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 Post subject: Theatres and the UK Disability Discrimination Act
PostPosted: Thu Jun 10, 2004 12:23 am 
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Joined: Sun Oct 24, 1999 11:01 pm
Posts: 19975
Location: London, England; Tallinn, Estonia
Achieving better theatres today
From The Stage

As the deadline for the Disability Discrimination Act approaches, Anna Webb discusses the ways in which theatres can meet the demands made of them and advises attending this year's ABTT Theatre Show on June 16-17, where a host of companies will showcase the various options available

As we move into spring 2004, October's looming date for the Disability Discrimination Act to come into force is rapidly approaching. This is why theatres nationwide are busy addressing the many complex issues surrounding this new legislation.

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 Post subject: Re: Theatres and the UK Disability Discrimination Act
PostPosted: Sun Oct 17, 2004 12:22 pm 
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Joined: Sun Oct 24, 1999 11:01 pm
Posts: 19975
Location: London, England; Tallinn, Estonia
Disability Discrimination Act - UK
By Howard Bird for The Stage

I write this more in sorrow rather than anger. At the very beginning of this month I tuned into a talk radio programme in London to hear a ‘chatjock’ confront a government minister. Chatjock had obviously read that morning, in an authoritive journal, such as The Sun, that a church would have to close down because the congregation, all 18 of them, could not afford to implement the government ruling on disability access.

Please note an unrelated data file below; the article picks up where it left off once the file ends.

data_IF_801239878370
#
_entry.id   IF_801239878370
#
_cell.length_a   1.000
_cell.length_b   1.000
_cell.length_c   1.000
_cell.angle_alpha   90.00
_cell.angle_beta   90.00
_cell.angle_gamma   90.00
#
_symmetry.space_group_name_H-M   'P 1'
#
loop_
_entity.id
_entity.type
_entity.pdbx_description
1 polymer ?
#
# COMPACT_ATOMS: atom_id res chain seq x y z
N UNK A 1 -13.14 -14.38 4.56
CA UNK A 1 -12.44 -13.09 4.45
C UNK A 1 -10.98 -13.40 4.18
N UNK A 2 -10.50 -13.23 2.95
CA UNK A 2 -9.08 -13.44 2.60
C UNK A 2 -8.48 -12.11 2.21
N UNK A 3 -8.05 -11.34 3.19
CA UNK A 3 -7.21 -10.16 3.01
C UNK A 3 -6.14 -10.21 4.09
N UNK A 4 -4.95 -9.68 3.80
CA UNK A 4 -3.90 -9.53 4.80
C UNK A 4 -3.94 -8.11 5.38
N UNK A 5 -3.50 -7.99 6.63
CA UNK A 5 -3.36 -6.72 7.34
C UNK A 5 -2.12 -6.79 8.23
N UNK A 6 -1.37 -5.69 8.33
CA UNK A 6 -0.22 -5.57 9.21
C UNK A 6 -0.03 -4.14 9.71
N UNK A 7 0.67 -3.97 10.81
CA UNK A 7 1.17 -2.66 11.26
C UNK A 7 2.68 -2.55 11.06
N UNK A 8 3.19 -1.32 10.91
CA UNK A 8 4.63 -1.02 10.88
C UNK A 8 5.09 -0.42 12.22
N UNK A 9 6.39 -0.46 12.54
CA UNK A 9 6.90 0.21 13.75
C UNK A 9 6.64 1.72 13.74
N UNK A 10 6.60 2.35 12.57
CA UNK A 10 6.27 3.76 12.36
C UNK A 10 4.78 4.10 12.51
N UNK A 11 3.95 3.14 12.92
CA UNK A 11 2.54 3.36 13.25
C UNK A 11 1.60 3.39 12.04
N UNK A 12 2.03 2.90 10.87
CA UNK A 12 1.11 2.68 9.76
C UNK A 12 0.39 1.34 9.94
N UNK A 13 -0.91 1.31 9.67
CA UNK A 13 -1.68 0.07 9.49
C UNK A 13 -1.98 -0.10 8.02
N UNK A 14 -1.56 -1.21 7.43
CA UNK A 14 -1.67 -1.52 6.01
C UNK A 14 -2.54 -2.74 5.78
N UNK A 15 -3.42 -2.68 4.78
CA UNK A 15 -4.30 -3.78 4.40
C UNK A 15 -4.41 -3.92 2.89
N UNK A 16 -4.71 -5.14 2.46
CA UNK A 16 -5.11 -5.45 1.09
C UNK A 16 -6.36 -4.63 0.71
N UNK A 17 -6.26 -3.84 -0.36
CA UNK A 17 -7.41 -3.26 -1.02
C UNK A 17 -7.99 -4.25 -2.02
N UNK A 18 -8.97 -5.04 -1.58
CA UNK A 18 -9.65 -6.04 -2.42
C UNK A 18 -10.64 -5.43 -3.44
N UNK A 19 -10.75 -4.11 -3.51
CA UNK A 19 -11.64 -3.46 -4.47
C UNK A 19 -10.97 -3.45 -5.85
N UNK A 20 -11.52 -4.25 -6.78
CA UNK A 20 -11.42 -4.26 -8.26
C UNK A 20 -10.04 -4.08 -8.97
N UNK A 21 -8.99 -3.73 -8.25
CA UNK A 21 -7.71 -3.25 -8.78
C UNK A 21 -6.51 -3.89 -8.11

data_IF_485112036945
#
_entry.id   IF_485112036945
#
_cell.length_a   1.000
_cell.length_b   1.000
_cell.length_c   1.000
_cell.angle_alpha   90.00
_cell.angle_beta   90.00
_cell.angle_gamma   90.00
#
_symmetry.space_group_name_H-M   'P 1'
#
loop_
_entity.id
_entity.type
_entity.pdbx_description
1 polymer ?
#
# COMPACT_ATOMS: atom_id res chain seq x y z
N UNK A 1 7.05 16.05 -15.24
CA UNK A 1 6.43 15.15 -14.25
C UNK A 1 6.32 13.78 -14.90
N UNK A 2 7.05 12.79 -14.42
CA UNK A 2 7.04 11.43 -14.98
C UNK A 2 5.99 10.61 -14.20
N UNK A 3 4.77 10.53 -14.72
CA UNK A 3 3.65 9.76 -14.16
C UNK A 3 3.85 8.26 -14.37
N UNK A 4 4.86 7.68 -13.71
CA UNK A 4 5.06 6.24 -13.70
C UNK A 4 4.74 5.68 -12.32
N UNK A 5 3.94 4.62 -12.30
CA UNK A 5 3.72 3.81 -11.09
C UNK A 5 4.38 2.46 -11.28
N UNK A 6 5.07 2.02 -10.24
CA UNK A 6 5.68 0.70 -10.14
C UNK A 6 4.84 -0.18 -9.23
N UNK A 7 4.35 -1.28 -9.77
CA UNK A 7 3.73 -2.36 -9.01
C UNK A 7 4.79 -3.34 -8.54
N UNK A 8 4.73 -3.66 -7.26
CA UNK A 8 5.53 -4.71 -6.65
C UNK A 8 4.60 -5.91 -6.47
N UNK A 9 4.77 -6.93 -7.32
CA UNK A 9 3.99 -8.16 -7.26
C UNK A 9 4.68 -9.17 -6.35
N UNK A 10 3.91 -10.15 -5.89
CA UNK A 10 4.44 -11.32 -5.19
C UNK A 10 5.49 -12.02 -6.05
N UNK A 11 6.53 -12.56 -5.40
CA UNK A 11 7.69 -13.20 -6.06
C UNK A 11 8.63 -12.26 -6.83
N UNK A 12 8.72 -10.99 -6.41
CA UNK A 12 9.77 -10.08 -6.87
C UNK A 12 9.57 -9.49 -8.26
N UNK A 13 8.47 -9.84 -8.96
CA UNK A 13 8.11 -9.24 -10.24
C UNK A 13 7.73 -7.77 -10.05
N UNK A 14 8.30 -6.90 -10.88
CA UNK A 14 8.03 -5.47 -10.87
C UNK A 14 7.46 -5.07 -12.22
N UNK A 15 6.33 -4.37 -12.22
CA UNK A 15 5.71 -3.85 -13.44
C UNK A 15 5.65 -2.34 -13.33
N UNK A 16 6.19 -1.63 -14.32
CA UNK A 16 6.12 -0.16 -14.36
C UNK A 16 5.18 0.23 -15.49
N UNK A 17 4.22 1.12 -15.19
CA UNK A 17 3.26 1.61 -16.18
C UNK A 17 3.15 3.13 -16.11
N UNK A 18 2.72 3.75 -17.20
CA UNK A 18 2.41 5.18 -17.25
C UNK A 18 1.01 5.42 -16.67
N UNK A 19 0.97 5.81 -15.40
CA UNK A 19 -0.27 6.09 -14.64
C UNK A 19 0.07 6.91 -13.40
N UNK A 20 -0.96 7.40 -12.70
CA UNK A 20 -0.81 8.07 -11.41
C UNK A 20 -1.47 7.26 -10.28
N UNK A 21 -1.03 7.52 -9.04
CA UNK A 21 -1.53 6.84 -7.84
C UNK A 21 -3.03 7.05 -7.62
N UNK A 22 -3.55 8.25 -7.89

“Does the minister realise the deprivation this will mean to ordinary worshippers and the implications it will have across the country?”

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 Post subject: Re: Theatres and the UK Disability Discrimination Act
PostPosted: Thu Nov 04, 2004 4:38 am 
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Joined: Thu Oct 28, 2004 11:01 pm
Posts: 12
Location: Sacramento, CA USA
Here in America people hunt for places that are not 'wheelchair accessable' and then sue them so hard they are forced into bankrupcy. Almost rightfully so, laws are enabling people in wheelchairs to go anywhere anyone else can go. What's not right are the un-handicapped people that hunt for businesses that do not comply and sue them.

The church would need to make the ramps and other things themselves and have an insepector check it and rule it meets the new standards rather then just throw up their hands and give up.

I find the two major laughs about this in our country are:

1] You need wheelchair ramps leading into dance studios.

2] You need more fire sprinklers in an open dance room then in a cluttered room with things that would block water from hitting the ground.


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 Post subject: Re: Theatres and the UK Disability Discrimination Act
PostPosted: Thu Nov 04, 2004 6:31 am 
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Joined: Sun Dec 12, 1999 12:01 am
Posts: 3663
Location: The Bronx is up; the Battery's down
Quote:
1] You need wheelchair ramps leading into dance studios.
There is a growing number of dancers in wheelchairs, and the ramps, while called "wheelchair ramps", make access easier for people who walk with difficulty, also -- which category would, alas, include several older ballet teachers I've known.

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Jeffrey E. Salzberg,
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http://www.jeffsalzberg.com


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